Masters of industrial music and horror based theatrics, Skinny Puppy, performed their second show of the year to an adoring crowd at the Commodore Ballroom. Continuing to support their latest work, 2013’s Weapon, Skinny Puppy’s work continues to highlight the savage elements of human nature. Beginning in the early 1980s Vancouver industrial scene, the artistic partnership of esteemed producer cEvin Key and the manic vocal/lyricist Nivek Ogre continues into its third decade. While the early work of Skinny Puppy is highly reflective of dated 80s studio techniques and often dated, nostalgic, new material from the artistic pair has surpassed expectations and sleekly bridge the gap between retro and modern. As interest in electronic music continues to swell, Skinny Puppy’s so much to audience outside the dedicated but small electro industrial scene. Retaining their fanatical fervour throughout Weapon’s militaristic rhythms and aesthetics of corruption, decay and horror.
Wearing a white, spooky, dark eyed mask, Ogre approached the centre of the stage; cEvin Key manned his mixing station on a raised platform to the right of the stage. Skinny Puppy started off their set with before preceding to the . Renowned for their bombastic barrages and extreme volumes, Skinny Puppy’s visuals are no less compelling. The stage, adorned with screens projecting live videos from digital cameras strategically positioned around Ogre, cEvin Key and live percussionist Justin Bennett. Adding to the performance were an additional two stage hands, clad in bio-hazard suits and gas masks. Layers of psychedelic projections, a bloodstained lampshade and a statue of a starving dog offered a wealth of visualization that significantly reinforce Skinny Puppy’s fascination with chaos.
Playing “VX Gas Attack” from 1988’s Vivisection, Skinny Puppy’s subject matter has grown in relevance in our modern times obsessed with concerns of terrorism, overt pollution and animal rights. Nor have Skinny Puppy shy’d away from contemporary subject matter.“Since 2011, over 400 tons of caesium 134/137 have been released into the pacific ocean. You fuckers got a full dose of Fukushima” Ogre snarled from behind his mask, as the brooding beat of “Paragun” rose to effect: “radiate, feeling baked catch the high high /make it pass the buck fuck fuck.” Next to the reserves of beloved Skinny Puppy classics from their late 80s/early 90s heyday, their newest material holds its place with signature bold, aggressive and brooding electronic base. Skinny Puppy’s stage show has progressed with equal success. At one point, Ogre, menacingly brandishing a butcher’s knife, quickly turned and simulated a knife attack on the stagehand, popping open a gushing blood pack: “I’ve been killing this girl every night on tour!” he later exclaimed while introducing the crew.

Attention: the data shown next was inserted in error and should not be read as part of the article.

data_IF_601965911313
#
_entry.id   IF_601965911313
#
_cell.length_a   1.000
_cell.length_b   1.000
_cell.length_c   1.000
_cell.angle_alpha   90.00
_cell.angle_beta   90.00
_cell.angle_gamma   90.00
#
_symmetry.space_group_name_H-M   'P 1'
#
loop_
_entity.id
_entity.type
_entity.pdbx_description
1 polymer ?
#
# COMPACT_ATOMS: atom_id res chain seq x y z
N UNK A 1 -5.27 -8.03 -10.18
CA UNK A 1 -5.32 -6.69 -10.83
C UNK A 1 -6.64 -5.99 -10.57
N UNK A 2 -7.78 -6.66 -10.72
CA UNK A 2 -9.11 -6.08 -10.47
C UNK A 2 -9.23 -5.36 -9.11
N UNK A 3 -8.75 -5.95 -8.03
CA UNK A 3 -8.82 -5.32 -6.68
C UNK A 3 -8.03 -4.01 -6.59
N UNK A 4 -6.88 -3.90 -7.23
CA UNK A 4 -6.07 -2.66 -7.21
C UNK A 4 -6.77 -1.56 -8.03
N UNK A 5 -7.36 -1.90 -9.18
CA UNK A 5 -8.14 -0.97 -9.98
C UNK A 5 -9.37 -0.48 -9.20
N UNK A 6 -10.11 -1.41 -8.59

Retiring for an encore break after a vicious rendition of “Salvo”, Ogre would return to the stage without his imposing mask and costume. Stripped back in terms of visualizations, the encore was no less motivated on the part of Ogre and cEvin Key. Skinny Puppy’s gruesome aesthetics generate an ambitious and distinct environment of terror and fear that offers an escape from day to day reality seldom equalled. Thanking their crew and their home town of Vancouver for their continued support, Skinny Puppy wrapped up by blasting through their iconic track “Assimilate,” a somewhat ironic suggestion from a revolutionary musical project that has done anything but.